Some of this may be a reflection of Karajan's own changing priorities, symphony by symphony. The Eroica, which Karajan has again recorded very late in the sequence, is given as lucid and natural-sounding a recording as any in the cycle, similar to the kind of sound we have in the 1977 set; but the Fifth, recorded nearer the start of the cycle, is altogether tougher and gruffer. What was in earlier sets a thing of burnished splendour now more closely resembles a comet burning across darkened heavens.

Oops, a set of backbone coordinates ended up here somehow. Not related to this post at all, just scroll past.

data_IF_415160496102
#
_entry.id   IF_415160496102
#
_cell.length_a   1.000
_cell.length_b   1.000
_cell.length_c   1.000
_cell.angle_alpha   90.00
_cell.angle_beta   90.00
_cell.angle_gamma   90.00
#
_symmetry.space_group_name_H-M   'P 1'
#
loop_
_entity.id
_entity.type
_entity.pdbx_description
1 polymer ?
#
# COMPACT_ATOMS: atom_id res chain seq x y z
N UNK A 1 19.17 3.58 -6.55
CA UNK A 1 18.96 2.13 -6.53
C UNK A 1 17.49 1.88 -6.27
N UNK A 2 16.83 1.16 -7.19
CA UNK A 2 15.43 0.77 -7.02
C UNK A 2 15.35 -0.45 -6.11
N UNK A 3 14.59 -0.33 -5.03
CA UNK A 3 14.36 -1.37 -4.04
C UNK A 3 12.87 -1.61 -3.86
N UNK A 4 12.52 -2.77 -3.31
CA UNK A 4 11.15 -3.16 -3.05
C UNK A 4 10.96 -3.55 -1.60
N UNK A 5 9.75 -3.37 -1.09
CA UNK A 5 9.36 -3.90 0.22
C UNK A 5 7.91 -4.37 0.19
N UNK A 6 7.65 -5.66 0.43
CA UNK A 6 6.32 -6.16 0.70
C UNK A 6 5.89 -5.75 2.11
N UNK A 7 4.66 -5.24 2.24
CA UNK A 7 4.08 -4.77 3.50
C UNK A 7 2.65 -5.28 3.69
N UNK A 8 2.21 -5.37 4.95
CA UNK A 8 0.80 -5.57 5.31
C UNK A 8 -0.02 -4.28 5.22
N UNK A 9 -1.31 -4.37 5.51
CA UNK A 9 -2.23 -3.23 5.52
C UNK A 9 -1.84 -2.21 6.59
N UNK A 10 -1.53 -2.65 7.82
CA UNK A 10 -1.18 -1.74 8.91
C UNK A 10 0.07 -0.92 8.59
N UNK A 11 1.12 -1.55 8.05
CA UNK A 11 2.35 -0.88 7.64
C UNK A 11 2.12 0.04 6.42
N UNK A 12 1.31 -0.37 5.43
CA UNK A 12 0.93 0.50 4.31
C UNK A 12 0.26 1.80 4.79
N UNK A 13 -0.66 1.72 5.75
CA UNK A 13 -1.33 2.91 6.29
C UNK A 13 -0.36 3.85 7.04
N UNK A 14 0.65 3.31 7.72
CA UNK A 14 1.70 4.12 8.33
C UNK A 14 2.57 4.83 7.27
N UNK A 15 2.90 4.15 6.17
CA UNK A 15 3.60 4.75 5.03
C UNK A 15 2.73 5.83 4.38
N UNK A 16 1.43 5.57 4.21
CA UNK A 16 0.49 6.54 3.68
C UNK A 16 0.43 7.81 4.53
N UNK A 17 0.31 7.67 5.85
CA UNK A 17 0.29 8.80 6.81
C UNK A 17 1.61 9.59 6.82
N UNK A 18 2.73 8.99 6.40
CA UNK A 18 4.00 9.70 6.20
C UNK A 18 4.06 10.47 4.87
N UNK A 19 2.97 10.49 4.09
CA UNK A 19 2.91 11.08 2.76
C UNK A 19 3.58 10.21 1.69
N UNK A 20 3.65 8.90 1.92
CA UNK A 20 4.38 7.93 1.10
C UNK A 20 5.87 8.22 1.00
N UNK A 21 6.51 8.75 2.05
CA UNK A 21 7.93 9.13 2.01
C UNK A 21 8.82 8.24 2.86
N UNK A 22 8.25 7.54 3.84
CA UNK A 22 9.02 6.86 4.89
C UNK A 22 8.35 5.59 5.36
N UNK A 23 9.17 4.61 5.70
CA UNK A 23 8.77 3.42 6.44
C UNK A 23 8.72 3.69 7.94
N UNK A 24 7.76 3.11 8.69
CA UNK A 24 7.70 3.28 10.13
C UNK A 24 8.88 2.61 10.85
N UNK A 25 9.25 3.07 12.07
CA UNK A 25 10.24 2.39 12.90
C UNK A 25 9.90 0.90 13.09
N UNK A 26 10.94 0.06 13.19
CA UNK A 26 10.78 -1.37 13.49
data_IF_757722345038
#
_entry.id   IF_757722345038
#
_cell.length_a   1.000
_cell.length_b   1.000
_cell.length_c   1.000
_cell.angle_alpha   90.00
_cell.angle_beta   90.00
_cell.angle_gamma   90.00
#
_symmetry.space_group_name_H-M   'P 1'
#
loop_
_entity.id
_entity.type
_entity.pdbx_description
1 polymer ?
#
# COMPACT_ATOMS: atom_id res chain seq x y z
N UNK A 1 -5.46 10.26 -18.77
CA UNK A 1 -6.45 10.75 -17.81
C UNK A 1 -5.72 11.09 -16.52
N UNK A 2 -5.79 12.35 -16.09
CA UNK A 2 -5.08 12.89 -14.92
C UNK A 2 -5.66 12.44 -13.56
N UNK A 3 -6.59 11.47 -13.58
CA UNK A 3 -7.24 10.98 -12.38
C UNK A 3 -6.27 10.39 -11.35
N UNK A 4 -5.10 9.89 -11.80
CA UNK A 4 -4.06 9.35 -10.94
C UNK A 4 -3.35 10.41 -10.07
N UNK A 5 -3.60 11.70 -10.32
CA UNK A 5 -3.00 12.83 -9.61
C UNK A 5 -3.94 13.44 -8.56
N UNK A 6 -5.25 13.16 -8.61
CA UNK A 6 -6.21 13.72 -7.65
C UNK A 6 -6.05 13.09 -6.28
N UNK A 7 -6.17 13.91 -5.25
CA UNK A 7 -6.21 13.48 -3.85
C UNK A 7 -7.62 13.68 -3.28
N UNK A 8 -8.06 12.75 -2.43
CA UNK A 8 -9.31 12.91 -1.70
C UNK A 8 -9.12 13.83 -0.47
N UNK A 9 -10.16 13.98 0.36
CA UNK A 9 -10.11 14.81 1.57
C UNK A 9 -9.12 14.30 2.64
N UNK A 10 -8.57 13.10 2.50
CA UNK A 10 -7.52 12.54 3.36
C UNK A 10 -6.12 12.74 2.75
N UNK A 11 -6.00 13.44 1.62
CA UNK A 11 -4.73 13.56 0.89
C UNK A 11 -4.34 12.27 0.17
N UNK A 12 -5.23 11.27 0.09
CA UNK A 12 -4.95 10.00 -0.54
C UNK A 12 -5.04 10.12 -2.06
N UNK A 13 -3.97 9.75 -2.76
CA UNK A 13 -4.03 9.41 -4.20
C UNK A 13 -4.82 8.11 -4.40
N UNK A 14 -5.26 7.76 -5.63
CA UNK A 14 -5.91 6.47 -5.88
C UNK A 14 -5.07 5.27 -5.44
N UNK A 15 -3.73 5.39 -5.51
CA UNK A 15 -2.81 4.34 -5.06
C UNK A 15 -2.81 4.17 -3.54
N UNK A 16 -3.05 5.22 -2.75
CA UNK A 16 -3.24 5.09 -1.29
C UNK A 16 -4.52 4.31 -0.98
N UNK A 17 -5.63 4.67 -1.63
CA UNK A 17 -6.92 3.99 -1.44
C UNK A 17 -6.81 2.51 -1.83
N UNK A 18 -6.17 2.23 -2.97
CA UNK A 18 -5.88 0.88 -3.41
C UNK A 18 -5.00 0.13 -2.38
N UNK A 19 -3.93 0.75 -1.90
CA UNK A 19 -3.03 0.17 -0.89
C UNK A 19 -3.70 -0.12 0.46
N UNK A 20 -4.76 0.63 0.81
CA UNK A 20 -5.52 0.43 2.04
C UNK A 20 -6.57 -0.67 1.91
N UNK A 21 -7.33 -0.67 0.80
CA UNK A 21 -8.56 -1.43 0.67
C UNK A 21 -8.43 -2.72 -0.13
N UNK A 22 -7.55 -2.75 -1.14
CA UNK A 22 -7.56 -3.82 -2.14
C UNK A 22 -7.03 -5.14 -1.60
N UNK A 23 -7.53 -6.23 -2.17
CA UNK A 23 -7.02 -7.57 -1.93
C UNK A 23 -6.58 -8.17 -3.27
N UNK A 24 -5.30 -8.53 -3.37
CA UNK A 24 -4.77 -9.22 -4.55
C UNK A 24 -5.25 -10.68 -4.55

The new cycle begins, as did the 1977 cycle, with a rather laboured ('autumnal' would be a politer and more poetic epithet) reading of the First Symphony; and the Fourth, which has put on weight since the ravishing 1962 performance, reappears in the grander and gruffer of Karajan's two readings. The reservations noted above notwithstanding, the Fifth, Sixth and Seventh Symphonies go very well, though Karajan still declines to take the big exposition repeats in the Third and Seventh Symphonies. (It would be interesting to know his thinking on this). I had a faulty pressing of the Sixth Symphony (track five going haywire) but the performance is a joy, the best account of the Pastoral Karajan has given us since his widely admired 1953 Philharmonia version. There isn't here the sheer vernal freshness of the recently reissued Erich Kleiber LP recording with the Concertgebouw Orchestra (Decca France mono 1592105, 10/85) nor does the Karajan outclass the pre-war Toscanini, but the orchestral playing provides miracles of fine-grained detail and exquisite tone-painting, and the climaxes have their own special lambency. Karajan doesn't attempt to disguise the fact that he knows every inch of the terrain he is crossing, but the performance avoids all sense of routine or predictability. It is also a joy to put on the fast movement of the Ninth and hear a reading so rhythmically accurate and authoritative as this. Not since Toscanini has there been a conductor who conveys so acutely the movement's fraught oscillations between rhythmic drive and charged songfulness: the tragic confrontation between Dionysus and Apollo which the finale will resolve.